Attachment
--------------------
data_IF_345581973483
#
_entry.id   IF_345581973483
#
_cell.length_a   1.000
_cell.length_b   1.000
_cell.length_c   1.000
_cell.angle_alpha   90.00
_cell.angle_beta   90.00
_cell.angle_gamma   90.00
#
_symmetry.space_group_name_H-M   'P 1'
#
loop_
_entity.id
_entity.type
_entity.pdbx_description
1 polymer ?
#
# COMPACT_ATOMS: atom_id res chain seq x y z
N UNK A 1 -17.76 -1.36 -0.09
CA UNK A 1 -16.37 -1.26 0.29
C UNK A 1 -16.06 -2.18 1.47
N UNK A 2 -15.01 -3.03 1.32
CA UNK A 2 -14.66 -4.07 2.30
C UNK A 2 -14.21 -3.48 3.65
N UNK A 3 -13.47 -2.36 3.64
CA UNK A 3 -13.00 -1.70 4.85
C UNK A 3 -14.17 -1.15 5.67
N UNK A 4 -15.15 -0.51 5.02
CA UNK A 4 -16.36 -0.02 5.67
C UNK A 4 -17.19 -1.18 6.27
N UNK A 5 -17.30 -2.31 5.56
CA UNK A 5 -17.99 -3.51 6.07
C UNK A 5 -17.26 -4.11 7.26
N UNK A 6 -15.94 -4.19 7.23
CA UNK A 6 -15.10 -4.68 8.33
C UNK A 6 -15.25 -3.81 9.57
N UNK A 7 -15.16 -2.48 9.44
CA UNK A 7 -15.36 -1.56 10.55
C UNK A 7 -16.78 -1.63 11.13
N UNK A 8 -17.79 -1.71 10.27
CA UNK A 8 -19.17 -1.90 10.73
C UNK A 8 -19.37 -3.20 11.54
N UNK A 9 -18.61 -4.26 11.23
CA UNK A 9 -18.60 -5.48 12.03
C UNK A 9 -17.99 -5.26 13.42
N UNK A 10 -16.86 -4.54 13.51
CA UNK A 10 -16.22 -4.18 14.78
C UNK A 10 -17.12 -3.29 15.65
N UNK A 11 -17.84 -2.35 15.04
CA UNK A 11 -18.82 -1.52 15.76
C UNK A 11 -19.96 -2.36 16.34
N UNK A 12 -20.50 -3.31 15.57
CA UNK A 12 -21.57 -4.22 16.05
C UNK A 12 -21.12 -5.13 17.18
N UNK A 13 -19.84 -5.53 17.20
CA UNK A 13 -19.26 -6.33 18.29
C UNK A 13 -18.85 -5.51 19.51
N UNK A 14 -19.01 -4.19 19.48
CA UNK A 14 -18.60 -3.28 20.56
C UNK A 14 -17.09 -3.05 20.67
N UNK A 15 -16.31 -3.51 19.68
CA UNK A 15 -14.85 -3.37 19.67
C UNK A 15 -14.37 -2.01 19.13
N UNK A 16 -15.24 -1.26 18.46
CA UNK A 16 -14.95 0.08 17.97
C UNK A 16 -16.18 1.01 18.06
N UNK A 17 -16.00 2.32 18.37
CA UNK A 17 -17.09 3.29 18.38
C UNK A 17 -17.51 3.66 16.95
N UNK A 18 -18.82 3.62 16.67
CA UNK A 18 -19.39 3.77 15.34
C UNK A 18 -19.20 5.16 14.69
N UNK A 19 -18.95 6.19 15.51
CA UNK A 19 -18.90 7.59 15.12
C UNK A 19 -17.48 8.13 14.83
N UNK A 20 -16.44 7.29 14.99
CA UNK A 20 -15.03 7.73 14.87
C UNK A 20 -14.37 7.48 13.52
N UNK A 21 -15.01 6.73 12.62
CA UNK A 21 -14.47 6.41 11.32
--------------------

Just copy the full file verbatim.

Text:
data_IF_345581973483
#
_entry.id   IF_345581973483
#
_cell.length_a   1.000
_cell.length_b   1.000
_cell.length_c   1.000
_cell.angle_alpha   90.00
_cell.angle_beta   90.00
_cell.angle_gamma   90.00
#
_symmetry.space_group_name_H-M   'P 1'
#
loop_
_entity.id
_entity.type
_entity.pdbx_description
1 polymer ?
#
# COMPACT_ATOMS: atom_id res chain seq x y z
N UNK A 1 -17.76 -1.36 -0.09
CA UNK A 1 -16.37 -1.26 0.29
C UNK A 1 -16.06 -2.18 1.47
N UNK A 2 -15.01 -3.03 1.32
CA UNK A 2 -14.66 -4.07 2.30
C UNK A 2 -14.21 -3.48 3.65
N UNK A 3 -13.47 -2.36 3.64
CA UNK A 3 -13.00 -1.70 4.85
C UNK A 3 -14.17 -1.15 5.67
N UNK A 4 -15.15 -0.51 5.02
CA UNK A 4 -16.36 -0.02 5.67
C UNK A 4 -17.19 -1.18 6.27
N UNK A 5 -17.30 -2.31 5.56
CA UNK A 5 -17.99 -3.51 6.07
C UNK A 5 -17.26 -4.11 7.26
N UNK A 6 -15.94 -4.19 7.23
CA UNK A 6 -15.10 -4.68 8.33
C UNK A 6 -15.25 -3.81 9.57
N UNK A 7 -15.16 -2.48 9.44
CA UNK A 7 -15.36 -1.56 10.55
C UNK A 7 -16.78 -1.63 11.13
N UNK A 8 -17.79 -1.71 10.27
CA UNK A 8 -19.17 -1.90 10.73
C UNK A 8 -19.37 -3.20 11.54
N UNK A 9 -18.61 -4.26 11.23
CA UNK A 9 -18.60 -5.48 12.03
C UNK A 9 -17.99 -5.26 13.42
N UNK A 10 -16.86 -4.54 13.51
CA UNK A 10 -16.22 -4.18 14.78
C UNK A 10 -17.12 -3.29 15.65
N UNK A 11 -17.84 -2.35 15.04
CA UNK A 11 -18.82 -1.52 15.76
C UNK A 11 -19.96 -2.36 16.34
N UNK A 12 -20.50 -3.31 15.57
CA UNK A 12 -21.57 -4.22 16.05
C UNK A 12 -21.12 -5.13 17.18
N UNK A 13 -19.84 -5.53 17.20
CA UNK A 13 -19.26 -6.33 18.29
C UNK A 13 -18.85 -5.51 19.51
N UNK A 14 -19.01 -4.19 19.48
CA UNK A 14 -18.60 -3.28 20.56
C UNK A 14 -17.09 -3.05 20.67
N UNK A 15 -16.31 -3.51 19.68
CA UNK A 15 -14.85 -3.37 19.67
C UNK A 15 -14.37 -2.01 19.13
N UNK A 16 -15.24 -1.26 18.46
CA UNK A 16 -14.95 0.08 17.97
C UNK A 16 -16.18 1.01 18.06
N UNK A 17 -16.00 2.32 18.37
CA UNK A 17 -17.09 3.29 18.38
C UNK A 17 -17.51 3.66 16.95
N UNK A 18 -18.82 3.62 16.67
CA UNK A 18 -19.39 3.77 15.34
C UNK A 18 -19.20 5.16 14.69
N UNK A 19 -18.95 6.19 15.51
CA UNK A 19 -18.90 7.59 15.12
C UNK A 19 -17.48 8.13 14.83
N UNK A 20 -16.44 7.29 14.99
CA UNK A 20 -15.03 7.73 14.87
C UNK A 20 -14.37 7.48 13.52
N UNK A 21 -15.01 6.73 12.62
CA UNK A 21 -14.47 6.41 11.32